Ken Early: Nations League is what international football needs
International friendlies had completely lost their relevance and competition is needed
Spain’s Rodrigo and England’s John Stones fight for the ball during Saturday’s Nations League match at Wembley Stadium. Photograph: EPA/Neil Hall
One reason why many people had reservations about the Uefa Nations League was that the tournament is practically impossible to explain. It’s not because anything about it is conceptually difficult, but because by the time you have got to the part about the qualification places for the Euros going to the best-placed teams that have not already qualified via the traditional pathway, everyone is losing the will to live.
And yet the first week seems to have gone reasonably well, as best demonstrated by the atmosphere at Wembley during the closing stages of England’s 1-2 defeat to Spain.
A standard “glamour” friendly between these teams would have petered out long before the end as both coaches substituted their entire teams and the fans left to beat the traffic. This was different. The eagerness with which England chased and celebrated Welbeck’s late equaliser, and their rage when the referee harshly disallowed it, showed that while some of the players might not have drawn a very informative diagram to illustrate the competition’s structure, they instinctively grasped that there was something at stake.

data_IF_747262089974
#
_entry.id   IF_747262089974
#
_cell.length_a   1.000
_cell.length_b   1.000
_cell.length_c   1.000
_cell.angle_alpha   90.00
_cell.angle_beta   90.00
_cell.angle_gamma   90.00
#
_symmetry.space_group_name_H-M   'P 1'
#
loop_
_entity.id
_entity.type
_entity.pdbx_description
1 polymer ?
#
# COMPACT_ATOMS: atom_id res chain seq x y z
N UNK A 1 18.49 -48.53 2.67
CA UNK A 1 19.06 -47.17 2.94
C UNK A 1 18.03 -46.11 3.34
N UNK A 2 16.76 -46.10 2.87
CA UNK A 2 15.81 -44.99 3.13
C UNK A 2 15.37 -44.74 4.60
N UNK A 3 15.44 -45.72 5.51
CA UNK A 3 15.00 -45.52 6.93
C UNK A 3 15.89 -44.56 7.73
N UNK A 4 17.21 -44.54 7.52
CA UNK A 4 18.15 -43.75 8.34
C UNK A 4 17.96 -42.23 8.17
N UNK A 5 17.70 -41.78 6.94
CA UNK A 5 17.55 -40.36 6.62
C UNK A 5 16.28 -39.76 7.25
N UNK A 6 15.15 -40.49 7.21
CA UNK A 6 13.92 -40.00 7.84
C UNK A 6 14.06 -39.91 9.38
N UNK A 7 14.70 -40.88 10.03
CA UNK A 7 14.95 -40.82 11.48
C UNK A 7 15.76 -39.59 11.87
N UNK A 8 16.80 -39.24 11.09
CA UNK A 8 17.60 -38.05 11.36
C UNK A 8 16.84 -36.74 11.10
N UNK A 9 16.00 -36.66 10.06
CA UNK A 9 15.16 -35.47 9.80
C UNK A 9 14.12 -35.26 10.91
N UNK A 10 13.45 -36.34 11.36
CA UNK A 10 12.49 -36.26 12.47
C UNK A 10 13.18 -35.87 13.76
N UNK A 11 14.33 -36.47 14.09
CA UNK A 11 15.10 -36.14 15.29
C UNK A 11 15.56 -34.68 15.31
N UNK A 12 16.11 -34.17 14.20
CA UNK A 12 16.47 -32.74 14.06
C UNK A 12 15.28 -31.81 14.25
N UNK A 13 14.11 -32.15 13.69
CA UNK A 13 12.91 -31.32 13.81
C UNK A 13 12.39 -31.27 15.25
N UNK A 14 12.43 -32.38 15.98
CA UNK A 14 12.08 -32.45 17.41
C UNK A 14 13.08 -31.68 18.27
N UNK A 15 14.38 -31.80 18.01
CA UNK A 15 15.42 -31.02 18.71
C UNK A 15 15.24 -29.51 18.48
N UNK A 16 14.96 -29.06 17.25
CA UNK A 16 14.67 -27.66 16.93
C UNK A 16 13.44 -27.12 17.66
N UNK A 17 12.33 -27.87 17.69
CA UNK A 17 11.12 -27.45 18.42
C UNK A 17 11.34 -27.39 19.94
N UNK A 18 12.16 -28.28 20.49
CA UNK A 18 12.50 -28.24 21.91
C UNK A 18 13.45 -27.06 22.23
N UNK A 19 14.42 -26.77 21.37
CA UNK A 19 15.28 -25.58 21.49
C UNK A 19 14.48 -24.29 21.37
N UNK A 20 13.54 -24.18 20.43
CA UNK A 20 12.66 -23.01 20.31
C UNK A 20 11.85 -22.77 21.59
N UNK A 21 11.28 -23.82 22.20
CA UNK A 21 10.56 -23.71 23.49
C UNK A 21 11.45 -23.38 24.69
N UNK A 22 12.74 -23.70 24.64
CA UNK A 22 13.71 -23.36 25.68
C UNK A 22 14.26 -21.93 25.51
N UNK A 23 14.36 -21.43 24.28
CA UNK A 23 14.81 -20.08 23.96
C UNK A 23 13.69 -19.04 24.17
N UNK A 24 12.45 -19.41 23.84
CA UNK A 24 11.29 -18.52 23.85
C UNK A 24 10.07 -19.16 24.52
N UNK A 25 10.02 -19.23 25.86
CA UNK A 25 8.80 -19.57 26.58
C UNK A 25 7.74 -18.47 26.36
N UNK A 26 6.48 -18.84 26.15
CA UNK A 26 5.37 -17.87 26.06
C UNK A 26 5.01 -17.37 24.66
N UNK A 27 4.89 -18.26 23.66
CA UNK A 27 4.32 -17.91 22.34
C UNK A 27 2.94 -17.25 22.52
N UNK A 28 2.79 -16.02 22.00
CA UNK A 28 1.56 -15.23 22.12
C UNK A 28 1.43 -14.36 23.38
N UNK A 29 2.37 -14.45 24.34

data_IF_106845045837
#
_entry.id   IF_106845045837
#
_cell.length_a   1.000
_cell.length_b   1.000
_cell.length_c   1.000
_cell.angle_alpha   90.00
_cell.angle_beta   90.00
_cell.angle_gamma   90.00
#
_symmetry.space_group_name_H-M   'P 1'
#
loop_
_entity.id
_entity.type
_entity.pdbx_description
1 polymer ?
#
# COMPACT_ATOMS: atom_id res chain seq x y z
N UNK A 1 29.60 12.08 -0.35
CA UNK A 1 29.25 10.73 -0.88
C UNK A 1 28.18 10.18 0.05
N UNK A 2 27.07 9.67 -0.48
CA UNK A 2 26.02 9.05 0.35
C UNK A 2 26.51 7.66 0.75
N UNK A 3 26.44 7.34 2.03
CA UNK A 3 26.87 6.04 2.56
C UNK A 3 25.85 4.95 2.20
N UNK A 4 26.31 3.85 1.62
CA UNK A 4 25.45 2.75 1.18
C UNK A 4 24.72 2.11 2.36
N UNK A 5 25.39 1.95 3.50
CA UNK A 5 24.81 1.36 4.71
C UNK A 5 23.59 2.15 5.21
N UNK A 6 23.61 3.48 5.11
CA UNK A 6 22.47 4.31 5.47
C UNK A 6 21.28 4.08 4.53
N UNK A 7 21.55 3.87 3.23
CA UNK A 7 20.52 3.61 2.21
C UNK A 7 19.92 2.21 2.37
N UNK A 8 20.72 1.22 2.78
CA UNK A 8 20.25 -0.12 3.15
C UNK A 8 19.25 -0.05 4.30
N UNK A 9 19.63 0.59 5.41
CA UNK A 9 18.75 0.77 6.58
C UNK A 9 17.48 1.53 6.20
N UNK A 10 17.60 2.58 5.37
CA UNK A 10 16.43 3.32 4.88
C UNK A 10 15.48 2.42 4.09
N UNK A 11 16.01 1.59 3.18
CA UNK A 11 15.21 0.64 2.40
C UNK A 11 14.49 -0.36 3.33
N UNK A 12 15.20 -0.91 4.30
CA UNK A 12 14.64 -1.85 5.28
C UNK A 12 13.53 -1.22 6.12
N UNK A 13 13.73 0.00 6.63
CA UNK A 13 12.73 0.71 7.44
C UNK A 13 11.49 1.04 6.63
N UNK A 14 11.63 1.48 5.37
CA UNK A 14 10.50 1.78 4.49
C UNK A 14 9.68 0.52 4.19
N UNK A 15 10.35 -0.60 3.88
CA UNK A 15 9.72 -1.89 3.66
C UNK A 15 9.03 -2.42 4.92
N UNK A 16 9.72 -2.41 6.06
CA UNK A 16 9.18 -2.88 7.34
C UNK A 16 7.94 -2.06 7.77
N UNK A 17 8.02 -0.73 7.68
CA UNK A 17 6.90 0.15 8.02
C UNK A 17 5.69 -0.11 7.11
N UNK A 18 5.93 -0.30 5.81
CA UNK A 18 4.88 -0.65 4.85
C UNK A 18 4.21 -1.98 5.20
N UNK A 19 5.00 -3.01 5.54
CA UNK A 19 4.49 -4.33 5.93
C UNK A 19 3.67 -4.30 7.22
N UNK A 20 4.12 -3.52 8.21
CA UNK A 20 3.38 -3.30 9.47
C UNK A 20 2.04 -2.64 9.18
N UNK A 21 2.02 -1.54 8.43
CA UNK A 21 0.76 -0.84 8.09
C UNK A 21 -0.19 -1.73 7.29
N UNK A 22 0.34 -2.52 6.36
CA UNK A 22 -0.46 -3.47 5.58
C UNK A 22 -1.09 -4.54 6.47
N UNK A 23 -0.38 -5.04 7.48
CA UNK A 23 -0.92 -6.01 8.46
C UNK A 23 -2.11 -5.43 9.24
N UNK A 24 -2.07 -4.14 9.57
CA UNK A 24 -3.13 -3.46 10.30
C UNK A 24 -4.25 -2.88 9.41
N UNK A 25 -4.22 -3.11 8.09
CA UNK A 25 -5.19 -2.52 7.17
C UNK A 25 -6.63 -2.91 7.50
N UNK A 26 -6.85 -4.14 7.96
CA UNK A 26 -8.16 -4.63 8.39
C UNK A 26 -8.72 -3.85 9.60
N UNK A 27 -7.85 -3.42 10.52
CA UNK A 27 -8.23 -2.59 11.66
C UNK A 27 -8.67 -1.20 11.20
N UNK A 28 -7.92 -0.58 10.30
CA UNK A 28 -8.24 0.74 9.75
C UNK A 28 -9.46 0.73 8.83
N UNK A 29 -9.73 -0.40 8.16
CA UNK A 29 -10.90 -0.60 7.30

The advantage of a format like this is not really about the maguffin of the notional Euros qualifying places awaiting some of the best-placed teams. It’s because in place of friendlies – “meaningless” friendlies, as they had come to be known – we have competition, obscure as it may be.
At the most basic level these matches are now affecting your place in the hierarchy and the company you get to keep. Win your matches and you get to play more difficult and interesting matches against some of the best players in the world. Lose and you might eventually end up in the same group as Ireland.
And so what would have been a dull friendly between England and Spain felt more like a tournament match. It turns out that even if the tournament has no history, an offputtingly complicated structure, and exists for the sole purpose of generating more premium football content to sell to TV companies around Europe, the mere fact that the teams are involved in some sort of competition is enough to pique the interest of players and fans.
That it took so long for Uefa to come up with something like this is testament to football’s institutional arrogance and complacency. The international friendly is an idea that comes to us from the dawn of the age of mass entertainment a century ago, when any international sporting event had an aura of glamour and novelty.
Friendlies continued to be an acceptable form of entertainment perhaps as late as the early 1990s: while there may not have been anything tangible at stake they still represented a rare opportunity to see football of the very highest level, they retained a bit of that Test Match rarity value.